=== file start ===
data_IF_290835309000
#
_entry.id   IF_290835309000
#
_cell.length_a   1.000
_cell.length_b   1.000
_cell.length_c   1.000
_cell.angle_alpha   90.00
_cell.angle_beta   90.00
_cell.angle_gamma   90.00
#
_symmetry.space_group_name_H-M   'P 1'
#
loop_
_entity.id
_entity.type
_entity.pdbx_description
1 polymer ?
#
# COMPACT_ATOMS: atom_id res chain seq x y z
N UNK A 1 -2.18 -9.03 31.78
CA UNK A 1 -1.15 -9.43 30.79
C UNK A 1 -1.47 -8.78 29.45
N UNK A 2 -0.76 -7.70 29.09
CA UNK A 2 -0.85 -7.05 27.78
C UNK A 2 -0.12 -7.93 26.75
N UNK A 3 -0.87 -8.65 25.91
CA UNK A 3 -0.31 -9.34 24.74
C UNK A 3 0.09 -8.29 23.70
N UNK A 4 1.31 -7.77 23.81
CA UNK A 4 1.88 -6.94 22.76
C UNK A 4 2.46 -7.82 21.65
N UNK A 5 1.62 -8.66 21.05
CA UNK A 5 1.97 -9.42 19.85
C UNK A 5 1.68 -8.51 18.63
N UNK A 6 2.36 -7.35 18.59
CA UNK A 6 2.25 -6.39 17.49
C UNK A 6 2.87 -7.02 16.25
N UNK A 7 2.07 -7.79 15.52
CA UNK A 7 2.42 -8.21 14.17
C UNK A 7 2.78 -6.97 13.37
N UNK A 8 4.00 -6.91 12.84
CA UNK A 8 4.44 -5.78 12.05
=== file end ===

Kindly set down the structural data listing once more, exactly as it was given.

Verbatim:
data_IF_290835309000
#
_entry.id   IF_290835309000
#
_cell.length_a   1.000
_cell.length_b   1.000
_cell.length_c   1.000
_cell.angle_alpha   90.00
_cell.angle_beta   90.00
_cell.angle_gamma   90.00
#
_symmetry.space_group_name_H-M   'P 1'
#
loop_
_entity.id
_entity.type
_entity.pdbx_description
1 polymer ?
#
# COMPACT_ATOMS: atom_id res chain seq x y z
N UNK A 1 -2.18 -9.03 31.78
CA UNK A 1 -1.15 -9.43 30.79
C UNK A 1 -1.47 -8.78 29.45
N UNK A 2 -0.76 -7.70 29.09
CA UNK A 2 -0.85 -7.05 27.78
C UNK A 2 -0.12 -7.93 26.75
N UNK A 3 -0.87 -8.65 25.91
CA UNK A 3 -0.31 -9.34 24.74
C UNK A 3 0.09 -8.29 23.70
N UNK A 4 1.31 -7.77 23.81
CA UNK A 4 1.88 -6.94 22.76
C UNK A 4 2.46 -7.82 21.65
N UNK A 5 1.62 -8.66 21.05
CA UNK A 5 1.97 -9.42 19.85
C UNK A 5 1.68 -8.51 18.63
N UNK A 6 2.36 -7.35 18.59
CA UNK A 6 2.25 -6.39 17.49
C UNK A 6 2.87 -7.02 16.25
N UNK A 7 2.07 -7.79 15.52
CA UNK A 7 2.42 -8.21 14.17
C UNK A 7 2.78 -6.97 13.37
N UNK A 8 4.00 -6.91 12.84
CA UNK A 8 4.44 -5.78 12.05